It is amazing how it seems only at times of milestones do people take a look back. In newspapers the day to day grind of getting out the most up to date information to readers often trumps reflection of a community’s accomplishments. Truth be known, often the stories that are covered today are the stories of the century tomorrow and the players are the heroes.
    It is interesting to look at the front page of the June 28 1961 edition of The Drumheller Mail. This was celebrating the  50th anniversary of The City of Drumheller, 50 years since it was declared a hamlet. In the timeline of history, Drumheller was declared a village in 1913, a town in 1916 and a city in 1930.
    The paper then takes a sober moment of reflection to list some of the names of those who made the community what it is today.  They include some of the same people the Mail wrote about in 2011 including Jesse Gouge Napier Coyle, Henry Ontkes, Mary Roper and Fanny Ramsley.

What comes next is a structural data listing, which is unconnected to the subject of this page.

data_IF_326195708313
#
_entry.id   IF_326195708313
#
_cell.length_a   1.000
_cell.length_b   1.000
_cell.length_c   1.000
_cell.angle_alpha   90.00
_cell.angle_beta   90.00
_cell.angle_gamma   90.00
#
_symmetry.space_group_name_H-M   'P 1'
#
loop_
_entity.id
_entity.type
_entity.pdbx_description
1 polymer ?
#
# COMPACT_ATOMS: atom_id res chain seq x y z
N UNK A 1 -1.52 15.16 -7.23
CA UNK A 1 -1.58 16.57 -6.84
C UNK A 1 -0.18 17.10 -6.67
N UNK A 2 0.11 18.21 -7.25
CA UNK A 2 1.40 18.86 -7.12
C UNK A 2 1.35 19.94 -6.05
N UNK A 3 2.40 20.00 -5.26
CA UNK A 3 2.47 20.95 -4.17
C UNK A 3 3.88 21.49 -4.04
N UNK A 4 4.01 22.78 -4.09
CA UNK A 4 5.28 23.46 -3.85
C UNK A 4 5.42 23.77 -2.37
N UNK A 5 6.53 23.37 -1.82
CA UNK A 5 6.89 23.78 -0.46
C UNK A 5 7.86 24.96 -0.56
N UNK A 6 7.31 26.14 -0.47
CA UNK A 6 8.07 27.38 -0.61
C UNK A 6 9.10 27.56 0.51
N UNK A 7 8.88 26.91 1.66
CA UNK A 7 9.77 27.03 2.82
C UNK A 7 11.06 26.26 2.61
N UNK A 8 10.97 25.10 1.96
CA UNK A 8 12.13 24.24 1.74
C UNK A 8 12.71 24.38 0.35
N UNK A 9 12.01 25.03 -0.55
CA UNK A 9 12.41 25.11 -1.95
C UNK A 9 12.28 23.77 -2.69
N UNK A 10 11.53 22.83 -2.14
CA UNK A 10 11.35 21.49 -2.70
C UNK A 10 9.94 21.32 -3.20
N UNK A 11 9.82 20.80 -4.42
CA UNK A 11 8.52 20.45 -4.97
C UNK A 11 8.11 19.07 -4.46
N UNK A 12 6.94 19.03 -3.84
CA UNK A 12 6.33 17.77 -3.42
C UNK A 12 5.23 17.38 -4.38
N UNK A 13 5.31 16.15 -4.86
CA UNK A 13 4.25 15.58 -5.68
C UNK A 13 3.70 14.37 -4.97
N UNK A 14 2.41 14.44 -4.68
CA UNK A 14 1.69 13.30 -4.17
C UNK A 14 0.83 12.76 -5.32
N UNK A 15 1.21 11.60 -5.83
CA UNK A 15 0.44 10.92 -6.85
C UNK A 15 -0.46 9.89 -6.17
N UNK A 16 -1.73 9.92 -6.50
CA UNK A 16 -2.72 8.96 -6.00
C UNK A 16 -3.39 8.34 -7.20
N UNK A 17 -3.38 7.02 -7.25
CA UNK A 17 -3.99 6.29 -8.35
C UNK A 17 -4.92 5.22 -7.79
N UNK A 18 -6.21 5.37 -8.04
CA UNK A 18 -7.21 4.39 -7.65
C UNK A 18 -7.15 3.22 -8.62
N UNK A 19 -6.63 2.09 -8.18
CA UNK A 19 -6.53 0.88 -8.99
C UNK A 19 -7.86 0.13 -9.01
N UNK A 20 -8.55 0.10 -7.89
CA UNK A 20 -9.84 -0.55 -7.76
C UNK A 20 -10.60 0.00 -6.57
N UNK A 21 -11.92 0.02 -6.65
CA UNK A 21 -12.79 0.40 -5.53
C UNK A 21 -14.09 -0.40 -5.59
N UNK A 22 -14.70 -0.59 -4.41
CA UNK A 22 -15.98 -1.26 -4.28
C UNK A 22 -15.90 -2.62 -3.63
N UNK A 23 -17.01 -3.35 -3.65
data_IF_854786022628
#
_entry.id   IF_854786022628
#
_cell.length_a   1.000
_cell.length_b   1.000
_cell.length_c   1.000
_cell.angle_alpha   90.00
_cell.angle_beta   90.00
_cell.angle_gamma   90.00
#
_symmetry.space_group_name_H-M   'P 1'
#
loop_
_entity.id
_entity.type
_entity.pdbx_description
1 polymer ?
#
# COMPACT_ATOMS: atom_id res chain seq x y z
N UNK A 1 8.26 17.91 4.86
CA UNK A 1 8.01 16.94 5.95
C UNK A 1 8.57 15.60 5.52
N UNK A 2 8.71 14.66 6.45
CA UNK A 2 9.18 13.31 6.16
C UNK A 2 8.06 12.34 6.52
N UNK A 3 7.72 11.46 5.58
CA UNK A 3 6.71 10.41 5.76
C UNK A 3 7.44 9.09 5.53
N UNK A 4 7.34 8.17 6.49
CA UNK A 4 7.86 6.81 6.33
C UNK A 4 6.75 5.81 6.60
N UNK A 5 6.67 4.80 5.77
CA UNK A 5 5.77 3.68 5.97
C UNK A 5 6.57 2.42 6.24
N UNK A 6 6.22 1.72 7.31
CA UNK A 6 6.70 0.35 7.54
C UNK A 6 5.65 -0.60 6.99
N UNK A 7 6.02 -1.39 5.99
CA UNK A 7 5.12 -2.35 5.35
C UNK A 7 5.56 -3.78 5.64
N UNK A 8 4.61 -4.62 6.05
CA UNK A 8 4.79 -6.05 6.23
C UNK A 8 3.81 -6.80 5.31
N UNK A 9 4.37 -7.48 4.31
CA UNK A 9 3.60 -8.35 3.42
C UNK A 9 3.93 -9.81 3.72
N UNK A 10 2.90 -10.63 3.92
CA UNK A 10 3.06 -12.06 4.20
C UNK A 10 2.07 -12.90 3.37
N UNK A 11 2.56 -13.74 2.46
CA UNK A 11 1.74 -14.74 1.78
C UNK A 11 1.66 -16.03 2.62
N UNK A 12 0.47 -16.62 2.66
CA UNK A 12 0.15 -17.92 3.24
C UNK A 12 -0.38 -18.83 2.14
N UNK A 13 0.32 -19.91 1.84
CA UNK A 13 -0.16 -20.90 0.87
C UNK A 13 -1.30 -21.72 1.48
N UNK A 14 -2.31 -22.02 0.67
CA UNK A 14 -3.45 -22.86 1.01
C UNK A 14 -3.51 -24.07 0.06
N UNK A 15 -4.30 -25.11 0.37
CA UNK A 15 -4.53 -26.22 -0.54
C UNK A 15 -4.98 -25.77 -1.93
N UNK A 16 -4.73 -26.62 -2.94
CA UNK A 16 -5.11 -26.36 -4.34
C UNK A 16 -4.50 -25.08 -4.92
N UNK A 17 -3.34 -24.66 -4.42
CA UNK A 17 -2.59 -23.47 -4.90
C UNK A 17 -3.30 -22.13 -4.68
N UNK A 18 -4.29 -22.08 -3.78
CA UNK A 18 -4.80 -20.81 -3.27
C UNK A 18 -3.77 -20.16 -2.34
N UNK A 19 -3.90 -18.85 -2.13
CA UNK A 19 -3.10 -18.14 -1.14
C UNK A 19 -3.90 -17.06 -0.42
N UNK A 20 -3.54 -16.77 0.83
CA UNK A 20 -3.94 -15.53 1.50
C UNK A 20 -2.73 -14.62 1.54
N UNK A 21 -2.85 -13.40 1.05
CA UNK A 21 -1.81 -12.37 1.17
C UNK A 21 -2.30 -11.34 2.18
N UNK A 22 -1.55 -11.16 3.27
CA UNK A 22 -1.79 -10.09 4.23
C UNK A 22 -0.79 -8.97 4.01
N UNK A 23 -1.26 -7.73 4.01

At the time, The Mail said, “these may be just names to many of the residents of Drumheller today, but these names, many of whom are still living, were the pioneers that wrote Drumheller history and a colorful history it was, comparing to any legendary place in the west.
    These pioneers have a story to tell that would equal any motion picture that has been produced to date.”
    As the community marches forward into its undetermined future, a great question would be who is going to lead the community over its next set of hurdles? Who is going to take a risk on something for the betterment of the community, and succeed?